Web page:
Thursday, March 11, 2010

Rodrigo y Gabriela - Rodrigo y Gabriela

Listening to old entries in KEXP's Song of the Day podcast, most of which are good if unexceptional, I came across the name Rodrigo y Gabriela and remembered that they recently had an album that was high on the iTunes downloads chart last year. I hadn't known anything about them other than that. So I downloaded the free song and was floored.

Rodrigo y Gabriela are part of what I think is the most exciting trend in music going forward into the 21st century: the international melting pot of popular music. They are two Mexican guitarists who met in a thrash metal band but left to pursue their own brand of acoustic latin folk rock in Ireland. Sentences like that give me hope for the future of music. Their international breakthrough came from this, their self-titled studio album. I picked it up instead of their most recent effort, 11:11, for a few reasons; I prefer preserving chronology when I can, the YouTube videos of them I found included performances mostly of this album's opener, "Tamacun", and it has two covers that I was extremely curious about - Metallica's "Orion" and Led Zeppelin's "Stairway to Heaven."

Before I get to those covers, we have to talk about the music this duo makes first. NPR's Bob Boilen calls it "heavy metal flamenco." I call it remarkable. The first (and apparently common) reaction I had upon listening: "How are just two people making all this music?" The answer was gleaned from watching those YouTube videos (and I highly recommending looking them up or watching their Tiny Desk Concert on NPR's website.) Rodrigo plays the melodies, picking delicate notes in fast succession on his acoustic guitar, while Gabriela furiously bangs out the rhythm, using her guitar like a weapon. She hits the hardtop like a drum while strumming chords like a banshee. Watching her hand fly around the guitar strings is like witnessing a great mystery in life: how the hell does she bang her fingers percussively while strumming these ridiculously rapid chords?

With their background in metal bands, it's no surprise that music influences their style. "Ixtapa", for example, features a riff right out of Metallica's "One" before floating away on a guest violin appearance. Most of their songs take the heavy metal structure: bouncing energetically back and forth between a steady-driving groove with melody layered on top and interruptive bursts of thrashing chords strummed with fury on both guitars. Typically, there are also drum breaks, although here it's just Rodrigo y Gabriela plunking away rhythmically on their guitars like bongos. They make a compelling argument for the lack of necessity in having a whole band; if you can make all the music with just two guitars, and wow these two can, then why shouldn't you?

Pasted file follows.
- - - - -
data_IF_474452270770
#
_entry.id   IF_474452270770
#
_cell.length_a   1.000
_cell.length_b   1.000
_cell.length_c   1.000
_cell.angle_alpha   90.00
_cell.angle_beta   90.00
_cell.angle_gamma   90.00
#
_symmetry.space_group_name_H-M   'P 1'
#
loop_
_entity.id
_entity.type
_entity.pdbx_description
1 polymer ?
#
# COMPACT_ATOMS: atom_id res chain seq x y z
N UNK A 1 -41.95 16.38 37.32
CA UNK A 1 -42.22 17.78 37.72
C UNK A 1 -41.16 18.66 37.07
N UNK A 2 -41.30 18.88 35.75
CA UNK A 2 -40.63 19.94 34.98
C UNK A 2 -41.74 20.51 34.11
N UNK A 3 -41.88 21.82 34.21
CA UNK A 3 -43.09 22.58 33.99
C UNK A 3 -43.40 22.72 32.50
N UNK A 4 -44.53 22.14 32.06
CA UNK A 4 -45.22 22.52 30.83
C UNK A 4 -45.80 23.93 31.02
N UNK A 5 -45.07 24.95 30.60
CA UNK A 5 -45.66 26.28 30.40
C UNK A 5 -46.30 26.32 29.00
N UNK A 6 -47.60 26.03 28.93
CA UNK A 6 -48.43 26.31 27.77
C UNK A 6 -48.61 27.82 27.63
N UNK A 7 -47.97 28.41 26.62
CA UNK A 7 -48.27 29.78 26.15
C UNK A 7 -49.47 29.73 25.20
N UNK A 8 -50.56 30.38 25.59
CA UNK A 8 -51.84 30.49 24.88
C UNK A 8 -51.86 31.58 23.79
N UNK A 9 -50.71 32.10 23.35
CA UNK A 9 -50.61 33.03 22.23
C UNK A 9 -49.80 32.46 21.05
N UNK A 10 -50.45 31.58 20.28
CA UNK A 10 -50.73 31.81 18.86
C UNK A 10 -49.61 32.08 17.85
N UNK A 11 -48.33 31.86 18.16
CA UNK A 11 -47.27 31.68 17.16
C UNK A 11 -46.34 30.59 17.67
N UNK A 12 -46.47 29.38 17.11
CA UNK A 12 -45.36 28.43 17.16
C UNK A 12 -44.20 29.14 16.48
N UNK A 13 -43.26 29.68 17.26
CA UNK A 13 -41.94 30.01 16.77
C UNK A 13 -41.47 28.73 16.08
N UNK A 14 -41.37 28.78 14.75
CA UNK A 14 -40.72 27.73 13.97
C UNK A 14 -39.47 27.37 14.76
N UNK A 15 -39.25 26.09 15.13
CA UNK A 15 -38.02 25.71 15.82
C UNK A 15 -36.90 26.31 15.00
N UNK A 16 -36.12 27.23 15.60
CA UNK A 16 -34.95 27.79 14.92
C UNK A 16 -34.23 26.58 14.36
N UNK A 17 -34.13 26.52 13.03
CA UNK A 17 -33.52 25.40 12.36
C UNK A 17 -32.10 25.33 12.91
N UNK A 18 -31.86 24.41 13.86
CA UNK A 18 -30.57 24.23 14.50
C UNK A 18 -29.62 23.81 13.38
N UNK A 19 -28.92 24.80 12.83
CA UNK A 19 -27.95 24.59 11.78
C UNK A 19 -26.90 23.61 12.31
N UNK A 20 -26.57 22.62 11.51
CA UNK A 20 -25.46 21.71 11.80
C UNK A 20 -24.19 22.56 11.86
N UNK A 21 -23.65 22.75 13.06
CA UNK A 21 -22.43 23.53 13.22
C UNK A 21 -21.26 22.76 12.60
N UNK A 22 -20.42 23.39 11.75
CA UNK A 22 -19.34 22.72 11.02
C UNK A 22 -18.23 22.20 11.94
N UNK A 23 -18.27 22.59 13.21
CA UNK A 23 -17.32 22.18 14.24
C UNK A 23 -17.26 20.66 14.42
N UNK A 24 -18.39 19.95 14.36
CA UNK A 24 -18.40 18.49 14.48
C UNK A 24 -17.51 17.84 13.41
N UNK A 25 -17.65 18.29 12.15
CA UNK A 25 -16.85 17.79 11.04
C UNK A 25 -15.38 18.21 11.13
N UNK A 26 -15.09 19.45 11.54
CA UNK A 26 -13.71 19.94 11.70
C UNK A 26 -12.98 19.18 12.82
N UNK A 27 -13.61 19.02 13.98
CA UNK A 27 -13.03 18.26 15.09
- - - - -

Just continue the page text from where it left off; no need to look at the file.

So here is an album with just two guitarists playing live, and yet you hear a full rock band. Rodrigo's guitar sings and Gabriela is a one-woman rhythm section. These two incredible musicians have a fuller and richer sound than some whole bands do. The cover of "Stairway" is a re-interpretation of a classic rock landmark into a virtuosic classical guitar composition. There is little strumming, save for the classic introduction to Jimmy Page's solo, which Rodrigo tackles faithfully as Gabriela plays the rest of Led Zeppelin underneath. "Orion" has all the swagger of Metallica when they run with the riff but the beauty of this cover is when Rodrigo gets to fly off into the ethereal skies of Metallica's more plaintive moments. I wouldn't be surprised if I was told there were studio effects filtering Gabriela's rhythm in parts of "Orion" ("Vikingman", for example, has a moment of fuzz and static serving as a break in lieu of a typical strum flourish and "Juan Loco" has a rushing reverse echo heading into its final stretch), but then again I woudn't be surprised if I was told she made all those sounds live.

Watching Rodrigo y Gabriela I get that magical sense that there isn't anything they can't do. It's a feeling that's rare in music not just today but any time. Rodrigo y Gabriela is an incomplete document of their genius; it's not that the record has failings but you just have to see them play to believe them. Their music pulsates with the vibrant energy of life that makes music enjoyable on a fundamental level. They are inspiring and wonderful, and I look forward to exploring their next album and all that comes after it.

See their Tiny Desk Concert at NPR Music here


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